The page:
22-year-old Cara Delevingne is at the top of her game, as she makes her bold move away from modelling and into the acting world.
Cara will soon be starring alongside Nat Wolff in the movie adaptation of John Green‘s Paper Towns, hitting theatres on July 24th, and has just wrapped up filming next year’s Suicide Squad.
In the new July 2015 issue of Vogue Magazine, Cara opens up on her experience in the modelling world, along with her her experience with drugs, depression and her girlfriend Annie Clark.
On Getting In Shape for Suicide Squad:
“After turning 20 and eating McDonald’s all the time and drinking too much, it started to show on my stomach and on my face. But I’m playing a homicidal witch, so I need to look ripped.”
When asked if her body is her temple, Cara says, “I always chuckle at that saying. I say my body is a roller coaster. Enjoy the ride.”
“But can you believe that? That I have to exercise restraint after I’ve succeeded in a business where for years I had no restraint, where the whole point was excess?”
On Leaving Modelling Behind:
“I’m not sure I understand what fashion is anymore,” she says. “I admit I was terrified to leave. I mean, the bubble gives you a kind of dysfunctional family. When you’re in it, you get it. And the second you’re out of it, you’re like, What the hell just happened?”
On Her Childhood:
“I grew up in the upper class, for sure. My family was kind of about that whole parties–and–horse racing thing. I can understand it’s fun for some. I never enjoyed it.”
On her Mother’s Heroin Addiction:
“It shapes the childhood of every kid whose parent has an addiction. You grow up too quickly because you’re parenting your parents. My mother’s an amazingly strong person with a huge heart, and I adore her. But it’s not something you get better from, I don’t think. I know there are people who have stopped and are fine now, but not in my circumstance. She’s still struggling.”
On Experiencing Depression at Fifteen:
“This is something I haven’t been open about, but it’s a huge part of who I am. All of a sudden I was hit with a massive wave of depression and anxiety and self-hatred, where the feelings were so painful that I would slam my head against a tree to try to knock myself out. I never cut, but I’d scratch myself to the point of bleeding. I just wanted to dematerialize and have someone sweep me away.”
“I smoked a lot of pot as a teenager, but I was completely mental with or without drugs. “I thought that if I wanted to act, I’d need to finish school, but I got so I couldn’t wake up in the morning. The worst thing was that I knew I was a lucky girl, and the fact that you would rather be dead . . . you just feel so guilty for those feelings, and it’s this vicious circle. Like, how dare I feel that way? So you just attack yourself some more.”
“It’s like, if anything is good for too long, I prefer to ruin it.”
On Coming Close to Attempting Suicide:
“I was packing my bags, and suddenly I just wanted to end it. I had a way, and it was right there in front of me. And I was like, I need to decide whether I love myself as much as I love the idea of death.” And then a song started playing on her laptop, Outkast’s “SpottieOttieDopaliscious,” which had been played at the funeral of a friend who had recently died of a heroin overdose. “It felt like a warning from him. And it made me so furious with myself.”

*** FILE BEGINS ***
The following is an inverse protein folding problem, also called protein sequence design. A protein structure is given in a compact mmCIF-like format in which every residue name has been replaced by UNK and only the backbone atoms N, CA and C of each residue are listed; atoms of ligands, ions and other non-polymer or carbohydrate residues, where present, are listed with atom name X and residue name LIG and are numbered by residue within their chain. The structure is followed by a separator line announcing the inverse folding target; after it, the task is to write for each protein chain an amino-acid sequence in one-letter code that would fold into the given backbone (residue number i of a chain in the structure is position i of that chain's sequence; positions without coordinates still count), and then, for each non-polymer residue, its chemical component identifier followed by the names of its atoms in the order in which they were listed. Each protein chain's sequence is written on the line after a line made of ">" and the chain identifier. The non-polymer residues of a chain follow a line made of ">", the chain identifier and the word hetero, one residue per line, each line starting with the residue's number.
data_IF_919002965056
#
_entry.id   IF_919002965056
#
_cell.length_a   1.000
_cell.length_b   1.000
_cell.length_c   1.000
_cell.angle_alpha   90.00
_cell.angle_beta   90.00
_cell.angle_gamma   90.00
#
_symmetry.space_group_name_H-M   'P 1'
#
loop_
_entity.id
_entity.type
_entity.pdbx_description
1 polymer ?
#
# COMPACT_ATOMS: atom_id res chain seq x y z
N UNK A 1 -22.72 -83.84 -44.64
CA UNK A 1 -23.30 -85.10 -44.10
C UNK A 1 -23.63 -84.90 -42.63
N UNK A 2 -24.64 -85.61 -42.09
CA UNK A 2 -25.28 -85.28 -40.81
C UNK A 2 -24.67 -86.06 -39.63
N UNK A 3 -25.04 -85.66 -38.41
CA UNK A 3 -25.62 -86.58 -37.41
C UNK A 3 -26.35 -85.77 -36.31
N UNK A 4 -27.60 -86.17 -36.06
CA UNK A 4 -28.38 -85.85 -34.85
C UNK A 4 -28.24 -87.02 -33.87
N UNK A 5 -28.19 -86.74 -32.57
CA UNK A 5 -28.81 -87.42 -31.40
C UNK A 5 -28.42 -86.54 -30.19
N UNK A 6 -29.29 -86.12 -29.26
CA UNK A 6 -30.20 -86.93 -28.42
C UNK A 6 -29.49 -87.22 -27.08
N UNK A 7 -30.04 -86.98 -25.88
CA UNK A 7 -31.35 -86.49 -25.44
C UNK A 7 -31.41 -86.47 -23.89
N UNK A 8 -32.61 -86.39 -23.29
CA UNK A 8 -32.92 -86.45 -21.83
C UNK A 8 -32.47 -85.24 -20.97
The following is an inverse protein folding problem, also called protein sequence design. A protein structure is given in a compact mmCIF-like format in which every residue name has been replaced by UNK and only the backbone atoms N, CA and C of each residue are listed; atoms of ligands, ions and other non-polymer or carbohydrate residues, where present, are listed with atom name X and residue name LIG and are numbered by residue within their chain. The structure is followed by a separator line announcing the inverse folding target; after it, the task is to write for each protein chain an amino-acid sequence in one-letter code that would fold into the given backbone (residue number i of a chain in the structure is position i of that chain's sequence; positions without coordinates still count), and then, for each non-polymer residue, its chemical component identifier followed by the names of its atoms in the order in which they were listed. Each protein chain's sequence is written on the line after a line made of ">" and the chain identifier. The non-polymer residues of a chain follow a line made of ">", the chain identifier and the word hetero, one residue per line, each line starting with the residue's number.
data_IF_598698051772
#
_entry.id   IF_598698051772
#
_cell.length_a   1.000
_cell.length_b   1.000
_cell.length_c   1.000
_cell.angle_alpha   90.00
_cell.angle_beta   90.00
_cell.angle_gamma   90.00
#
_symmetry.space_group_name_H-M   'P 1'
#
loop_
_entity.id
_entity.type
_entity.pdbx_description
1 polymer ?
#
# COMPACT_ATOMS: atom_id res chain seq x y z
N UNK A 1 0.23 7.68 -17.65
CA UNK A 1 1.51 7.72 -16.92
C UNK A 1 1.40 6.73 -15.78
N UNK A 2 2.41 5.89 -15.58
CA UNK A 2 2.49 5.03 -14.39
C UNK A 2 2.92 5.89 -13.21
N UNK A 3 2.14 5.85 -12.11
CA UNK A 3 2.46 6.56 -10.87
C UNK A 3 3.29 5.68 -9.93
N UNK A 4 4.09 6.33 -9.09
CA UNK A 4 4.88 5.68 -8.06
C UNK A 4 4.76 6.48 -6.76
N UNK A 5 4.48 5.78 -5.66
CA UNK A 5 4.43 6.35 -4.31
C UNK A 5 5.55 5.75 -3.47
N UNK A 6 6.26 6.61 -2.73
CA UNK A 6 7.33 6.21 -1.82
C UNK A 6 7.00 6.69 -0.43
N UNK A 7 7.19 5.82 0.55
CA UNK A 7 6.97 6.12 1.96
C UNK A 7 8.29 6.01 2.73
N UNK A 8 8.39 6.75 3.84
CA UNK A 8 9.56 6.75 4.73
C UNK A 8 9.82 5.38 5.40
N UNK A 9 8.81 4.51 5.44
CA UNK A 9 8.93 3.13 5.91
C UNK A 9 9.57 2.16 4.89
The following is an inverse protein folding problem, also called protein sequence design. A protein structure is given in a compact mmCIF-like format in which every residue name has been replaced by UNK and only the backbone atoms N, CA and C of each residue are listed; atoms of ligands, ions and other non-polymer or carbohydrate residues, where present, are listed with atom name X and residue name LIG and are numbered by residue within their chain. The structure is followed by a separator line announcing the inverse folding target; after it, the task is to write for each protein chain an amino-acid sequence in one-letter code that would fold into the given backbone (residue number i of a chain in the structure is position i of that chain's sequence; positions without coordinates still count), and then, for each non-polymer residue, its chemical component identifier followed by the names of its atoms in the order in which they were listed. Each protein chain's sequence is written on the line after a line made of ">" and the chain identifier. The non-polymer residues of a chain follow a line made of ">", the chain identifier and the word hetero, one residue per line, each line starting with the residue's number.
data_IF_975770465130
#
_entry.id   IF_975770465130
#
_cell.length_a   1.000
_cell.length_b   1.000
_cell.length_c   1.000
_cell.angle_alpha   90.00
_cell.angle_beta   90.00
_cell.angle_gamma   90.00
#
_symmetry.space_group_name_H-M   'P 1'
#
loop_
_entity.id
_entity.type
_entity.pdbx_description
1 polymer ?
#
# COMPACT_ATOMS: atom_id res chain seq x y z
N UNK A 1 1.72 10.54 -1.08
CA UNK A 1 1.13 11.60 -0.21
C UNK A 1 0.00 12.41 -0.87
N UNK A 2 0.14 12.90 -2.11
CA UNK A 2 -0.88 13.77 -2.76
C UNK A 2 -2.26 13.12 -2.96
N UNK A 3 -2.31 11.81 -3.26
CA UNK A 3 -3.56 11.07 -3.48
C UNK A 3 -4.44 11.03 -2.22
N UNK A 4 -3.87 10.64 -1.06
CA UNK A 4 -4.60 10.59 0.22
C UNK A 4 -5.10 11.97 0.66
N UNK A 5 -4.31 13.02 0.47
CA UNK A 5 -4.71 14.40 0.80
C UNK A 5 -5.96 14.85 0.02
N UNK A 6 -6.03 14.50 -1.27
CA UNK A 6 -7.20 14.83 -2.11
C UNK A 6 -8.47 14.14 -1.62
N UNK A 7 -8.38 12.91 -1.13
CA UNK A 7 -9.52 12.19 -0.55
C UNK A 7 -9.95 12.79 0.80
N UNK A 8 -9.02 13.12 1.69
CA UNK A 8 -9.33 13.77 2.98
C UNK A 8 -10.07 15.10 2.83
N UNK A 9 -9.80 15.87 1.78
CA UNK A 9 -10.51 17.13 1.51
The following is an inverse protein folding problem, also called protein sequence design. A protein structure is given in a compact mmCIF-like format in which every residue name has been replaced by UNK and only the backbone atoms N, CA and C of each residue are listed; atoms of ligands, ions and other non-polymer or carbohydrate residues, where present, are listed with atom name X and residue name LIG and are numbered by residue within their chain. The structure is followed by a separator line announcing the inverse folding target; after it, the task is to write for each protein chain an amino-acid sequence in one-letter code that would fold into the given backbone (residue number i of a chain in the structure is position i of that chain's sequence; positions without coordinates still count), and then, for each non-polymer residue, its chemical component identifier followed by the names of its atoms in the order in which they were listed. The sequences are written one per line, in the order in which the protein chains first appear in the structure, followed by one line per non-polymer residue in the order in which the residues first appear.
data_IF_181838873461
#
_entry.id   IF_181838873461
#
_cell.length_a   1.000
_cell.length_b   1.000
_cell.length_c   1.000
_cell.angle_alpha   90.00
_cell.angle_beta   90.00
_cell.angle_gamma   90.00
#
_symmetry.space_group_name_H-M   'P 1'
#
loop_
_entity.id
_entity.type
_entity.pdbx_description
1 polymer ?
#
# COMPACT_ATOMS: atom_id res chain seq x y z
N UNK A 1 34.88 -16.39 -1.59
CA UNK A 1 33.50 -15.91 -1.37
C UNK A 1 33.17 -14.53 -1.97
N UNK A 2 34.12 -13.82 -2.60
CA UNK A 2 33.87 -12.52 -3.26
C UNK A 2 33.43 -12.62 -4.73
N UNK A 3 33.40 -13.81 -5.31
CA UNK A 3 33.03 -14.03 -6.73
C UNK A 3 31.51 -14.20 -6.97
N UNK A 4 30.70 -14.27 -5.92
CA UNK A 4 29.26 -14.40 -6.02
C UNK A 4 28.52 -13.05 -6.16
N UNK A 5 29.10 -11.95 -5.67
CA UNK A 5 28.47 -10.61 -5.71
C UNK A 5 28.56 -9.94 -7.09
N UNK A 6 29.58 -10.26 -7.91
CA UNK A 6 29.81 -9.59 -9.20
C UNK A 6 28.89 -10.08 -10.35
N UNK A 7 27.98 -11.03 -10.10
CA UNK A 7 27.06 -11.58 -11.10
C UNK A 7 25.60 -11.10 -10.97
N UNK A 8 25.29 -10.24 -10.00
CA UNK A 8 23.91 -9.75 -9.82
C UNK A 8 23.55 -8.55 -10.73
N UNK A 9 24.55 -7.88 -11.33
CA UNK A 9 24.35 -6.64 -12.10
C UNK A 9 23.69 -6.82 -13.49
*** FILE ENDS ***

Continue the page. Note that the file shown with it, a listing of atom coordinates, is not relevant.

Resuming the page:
On Her Partying and Drug Use:
“I had to be doing things with people at all times. The life of the party is an easy part for me to play. It rots your insides, though.”
“Honestly, I don’t think I did anything different from other people my age,” she says. “But I definitely have that addict gene. For me it comes out in an addiction to work. I’d probably have done more drugs back then if I hadn’t been working like mad.”
On Her Girlfriend:
“I’m a bro-ey chick,” says Cara.
“I think that being in love with my girlfriend is a big part of why I’m feeling so happy with who I am these days. And for those words to come out of my mouth is actually a miracle.”
On her Sexuality:
“It took me a long time to accept the idea, until I first fell in love with a girl at 20 and recognized that I had to accept it,” she explains. “But I have erotic dreams only about men. I had one two nights ago where I went up to a guy in the back of a VW minivan, with a bunch of his friends around him, and pretty much jumped him.” Her parents seem to think girls are just a phase for Cara, and they may be correct. “Women are what completely inspire me, and they have also been my downfall. I have only been hurt by women, my mother first of all.”
“The thing is,” she continues, “if I ever found a guy I could fall in love with, I’d want to marry him and have his children. And that scares me to death because I think I’m a whole bunch of crazy, and I always worry that a guy will walk away once he really, truly knows me.”
Be sure to pick up the July 2015 issue of Vogue for Cara’s full feature!